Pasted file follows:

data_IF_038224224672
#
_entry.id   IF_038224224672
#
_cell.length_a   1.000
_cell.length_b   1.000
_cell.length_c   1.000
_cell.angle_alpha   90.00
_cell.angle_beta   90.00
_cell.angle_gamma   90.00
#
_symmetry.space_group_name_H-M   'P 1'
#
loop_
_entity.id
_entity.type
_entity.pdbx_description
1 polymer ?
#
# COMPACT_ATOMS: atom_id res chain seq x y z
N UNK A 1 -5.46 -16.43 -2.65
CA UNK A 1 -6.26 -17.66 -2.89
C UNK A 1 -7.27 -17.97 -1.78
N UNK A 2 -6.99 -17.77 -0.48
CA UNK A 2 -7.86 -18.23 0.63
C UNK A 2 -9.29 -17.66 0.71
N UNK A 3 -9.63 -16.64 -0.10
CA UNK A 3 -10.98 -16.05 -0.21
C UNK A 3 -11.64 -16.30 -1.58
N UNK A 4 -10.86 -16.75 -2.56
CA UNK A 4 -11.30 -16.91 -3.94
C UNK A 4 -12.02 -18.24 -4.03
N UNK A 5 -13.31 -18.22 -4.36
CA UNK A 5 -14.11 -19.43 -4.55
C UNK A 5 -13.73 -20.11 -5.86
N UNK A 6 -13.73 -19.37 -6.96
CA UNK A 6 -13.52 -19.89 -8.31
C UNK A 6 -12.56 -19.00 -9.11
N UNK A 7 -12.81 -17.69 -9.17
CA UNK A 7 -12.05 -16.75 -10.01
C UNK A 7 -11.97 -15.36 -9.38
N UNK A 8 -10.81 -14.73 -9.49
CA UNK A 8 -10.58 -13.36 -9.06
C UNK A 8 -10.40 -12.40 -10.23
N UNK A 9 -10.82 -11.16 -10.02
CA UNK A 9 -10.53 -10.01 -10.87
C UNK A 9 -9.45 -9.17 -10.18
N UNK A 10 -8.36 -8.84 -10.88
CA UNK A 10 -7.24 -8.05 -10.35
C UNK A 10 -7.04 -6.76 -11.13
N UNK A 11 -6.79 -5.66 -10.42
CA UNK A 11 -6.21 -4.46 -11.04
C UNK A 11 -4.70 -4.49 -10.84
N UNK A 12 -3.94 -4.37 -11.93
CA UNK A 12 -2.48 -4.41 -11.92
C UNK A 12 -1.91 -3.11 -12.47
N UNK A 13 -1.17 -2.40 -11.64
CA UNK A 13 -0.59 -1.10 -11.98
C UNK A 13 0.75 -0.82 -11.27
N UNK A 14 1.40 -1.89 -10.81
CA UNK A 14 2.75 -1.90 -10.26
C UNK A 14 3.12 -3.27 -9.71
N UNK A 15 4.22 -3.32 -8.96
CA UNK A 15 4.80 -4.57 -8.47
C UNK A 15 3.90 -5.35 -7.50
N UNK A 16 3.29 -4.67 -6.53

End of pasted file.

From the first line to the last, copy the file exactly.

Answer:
data_IF_038224224672
#
_entry.id   IF_038224224672
#
_cell.length_a   1.000
_cell.length_b   1.000
_cell.length_c   1.000
_cell.angle_alpha   90.00
_cell.angle_beta   90.00
_cell.angle_gamma   90.00
#
_symmetry.space_group_name_H-M   'P 1'
#
loop_
_entity.id
_entity.type
_entity.pdbx_description
1 polymer ?
#
# COMPACT_ATOMS: atom_id res chain seq x y z
N UNK A 1 -5.46 -16.43 -2.65
CA UNK A 1 -6.26 -17.66 -2.89
C UNK A 1 -7.27 -17.97 -1.78
N UNK A 2 -6.99 -17.77 -0.48
CA UNK A 2 -7.86 -18.23 0.63
C UNK A 2 -9.29 -17.66 0.71
N UNK A 3 -9.63 -16.64 -0.10
CA UNK A 3 -10.98 -16.05 -0.21
C UNK A 3 -11.64 -16.30 -1.58
N UNK A 4 -10.86 -16.75 -2.56
CA UNK A 4 -11.30 -16.91 -3.94
C UNK A 4 -12.02 -18.24 -4.03
N UNK A 5 -13.31 -18.22 -4.36
CA UNK A 5 -14.11 -19.43 -4.55
C UNK A 5 -13.73 -20.11 -5.86
N UNK A 6 -13.73 -19.37 -6.96
CA UNK A 6 -13.52 -19.89 -8.31
C UNK A 6 -12.56 -19.00 -9.11
N UNK A 7 -12.81 -17.69 -9.17
CA UNK A 7 -12.05 -16.75 -10.01
C UNK A 7 -11.97 -15.36 -9.38
N UNK A 8 -10.81 -14.73 -9.49
CA UNK A 8 -10.58 -13.36 -9.06
C UNK A 8 -10.40 -12.40 -10.23
N UNK A 9 -10.82 -11.16 -10.02
CA UNK A 9 -10.53 -10.01 -10.87
C UNK A 9 -9.45 -9.17 -10.18
N UNK A 10 -8.36 -8.84 -10.88
CA UNK A 10 -7.24 -8.05 -10.35
C UNK A 10 -7.04 -6.76 -11.13
N UNK A 11 -6.79 -5.66 -10.42
CA UNK A 11 -6.21 -4.46 -11.04
C UNK A 11 -4.70 -4.49 -10.84
N UNK A 12 -3.94 -4.37 -11.93
CA UNK A 12 -2.48 -4.41 -11.92
C UNK A 12 -1.91 -3.11 -12.47
N UNK A 13 -1.17 -2.40 -11.64
CA UNK A 13 -0.59 -1.10 -11.98
C UNK A 13 0.75 -0.82 -11.27
N UNK A 14 1.40 -1.89 -10.81
CA UNK A 14 2.75 -1.90 -10.26
C UNK A 14 3.12 -3.27 -9.71
N UNK A 15 4.22 -3.32 -8.96
CA UNK A 15 4.80 -4.57 -8.47
C UNK A 15 3.90 -5.35 -7.50
N UNK A 16 3.29 -4.67 -6.53